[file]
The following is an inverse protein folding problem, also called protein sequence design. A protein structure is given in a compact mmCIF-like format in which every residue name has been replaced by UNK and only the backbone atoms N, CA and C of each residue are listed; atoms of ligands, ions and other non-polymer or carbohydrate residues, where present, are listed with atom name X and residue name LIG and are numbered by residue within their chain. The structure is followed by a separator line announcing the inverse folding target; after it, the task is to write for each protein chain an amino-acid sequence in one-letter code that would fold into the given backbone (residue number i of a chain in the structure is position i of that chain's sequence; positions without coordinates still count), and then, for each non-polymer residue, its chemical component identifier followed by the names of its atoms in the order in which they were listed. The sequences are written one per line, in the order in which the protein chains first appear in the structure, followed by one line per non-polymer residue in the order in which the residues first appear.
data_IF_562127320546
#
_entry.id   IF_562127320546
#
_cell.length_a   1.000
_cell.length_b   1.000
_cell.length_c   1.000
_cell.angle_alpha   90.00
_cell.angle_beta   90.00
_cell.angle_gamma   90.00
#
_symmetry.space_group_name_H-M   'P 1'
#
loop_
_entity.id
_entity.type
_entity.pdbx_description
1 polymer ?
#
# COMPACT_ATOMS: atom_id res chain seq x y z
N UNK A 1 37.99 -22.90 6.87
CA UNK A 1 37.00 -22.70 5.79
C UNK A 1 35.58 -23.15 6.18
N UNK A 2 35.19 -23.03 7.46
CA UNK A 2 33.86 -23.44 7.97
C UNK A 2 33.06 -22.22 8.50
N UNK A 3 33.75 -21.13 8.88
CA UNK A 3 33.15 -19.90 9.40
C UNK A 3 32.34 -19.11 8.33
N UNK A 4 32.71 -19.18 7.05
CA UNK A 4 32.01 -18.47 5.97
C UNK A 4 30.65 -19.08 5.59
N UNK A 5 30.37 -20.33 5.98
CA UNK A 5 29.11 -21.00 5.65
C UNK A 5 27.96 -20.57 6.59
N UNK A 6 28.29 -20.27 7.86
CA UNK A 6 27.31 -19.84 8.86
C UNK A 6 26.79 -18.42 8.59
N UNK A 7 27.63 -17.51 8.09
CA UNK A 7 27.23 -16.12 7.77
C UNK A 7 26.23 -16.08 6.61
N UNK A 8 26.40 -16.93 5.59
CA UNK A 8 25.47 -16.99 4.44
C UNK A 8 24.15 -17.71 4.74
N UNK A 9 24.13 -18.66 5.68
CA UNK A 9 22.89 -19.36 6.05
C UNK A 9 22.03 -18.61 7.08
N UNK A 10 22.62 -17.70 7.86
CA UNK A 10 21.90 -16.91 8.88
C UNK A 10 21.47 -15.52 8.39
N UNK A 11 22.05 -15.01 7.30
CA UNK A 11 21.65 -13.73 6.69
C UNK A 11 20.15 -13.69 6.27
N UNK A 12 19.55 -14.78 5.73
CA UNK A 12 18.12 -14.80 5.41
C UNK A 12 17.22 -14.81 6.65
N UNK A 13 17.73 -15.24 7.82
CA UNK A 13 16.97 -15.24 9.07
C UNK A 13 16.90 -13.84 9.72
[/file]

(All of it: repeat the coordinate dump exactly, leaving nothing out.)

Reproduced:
The following is an inverse protein folding problem, also called protein sequence design. A protein structure is given in a compact mmCIF-like format in which every residue name has been replaced by UNK and only the backbone atoms N, CA and C of each residue are listed; atoms of ligands, ions and other non-polymer or carbohydrate residues, where present, are listed with atom name X and residue name LIG and are numbered by residue within their chain. The structure is followed by a separator line announcing the inverse folding target; after it, the task is to write for each protein chain an amino-acid sequence in one-letter code that would fold into the given backbone (residue number i of a chain in the structure is position i of that chain's sequence; positions without coordinates still count), and then, for each non-polymer residue, its chemical component identifier followed by the names of its atoms in the order in which they were listed. The sequences are written one per line, in the order in which the protein chains first appear in the structure, followed by one line per non-polymer residue in the order in which the residues first appear.
data_IF_562127320546
#
_entry.id   IF_562127320546
#
_cell.length_a   1.000
_cell.length_b   1.000
_cell.length_c   1.000
_cell.angle_alpha   90.00
_cell.angle_beta   90.00
_cell.angle_gamma   90.00
#
_symmetry.space_group_name_H-M   'P 1'
#
loop_
_entity.id
_entity.type
_entity.pdbx_description
1 polymer ?
#
# COMPACT_ATOMS: atom_id res chain seq x y z
N UNK A 1 37.99 -22.90 6.87
CA UNK A 1 37.00 -22.70 5.79
C UNK A 1 35.58 -23.15 6.18
N UNK A 2 35.19 -23.03 7.46
CA UNK A 2 33.86 -23.44 7.97
C UNK A 2 33.06 -22.22 8.50
N UNK A 3 33.75 -21.13 8.88
CA UNK A 3 33.15 -19.90 9.40
C UNK A 3 32.34 -19.11 8.33
N UNK A 4 32.71 -19.18 7.05
CA UNK A 4 32.01 -18.47 5.97
C UNK A 4 30.65 -19.08 5.59
N UNK A 5 30.37 -20.33 5.98
CA UNK A 5 29.11 -21.00 5.65
C UNK A 5 27.96 -20.57 6.59
N UNK A 6 28.29 -20.27 7.86
CA UNK A 6 27.31 -19.84 8.86
C UNK A 6 26.79 -18.42 8.59
N UNK A 7 27.63 -17.51 8.09
CA UNK A 7 27.23 -16.12 7.77
C UNK A 7 26.23 -16.08 6.61
N UNK A 8 26.40 -16.93 5.59
CA UNK A 8 25.47 -16.99 4.44
C UNK A 8 24.15 -17.71 4.74
N UNK A 9 24.13 -18.66 5.68
CA UNK A 9 22.89 -19.36 6.05
C UNK A 9 22.03 -18.61 7.08
N UNK A 10 22.62 -17.70 7.86
CA UNK A 10 21.90 -16.91 8.88
C UNK A 10 21.47 -15.52 8.39
N UNK A 11 22.05 -15.01 7.30
CA UNK A 11 21.65 -13.73 6.69
C UNK A 11 20.15 -13.69 6.27
N UNK A 12 19.55 -14.78 5.73
CA UNK A 12 18.12 -14.80 5.41
C UNK A 12 17.22 -14.81 6.65
N UNK A 13 17.73 -15.24 7.82
CA UNK A 13 16.97 -15.24 9.07
C UNK A 13 16.90 -13.84 9.72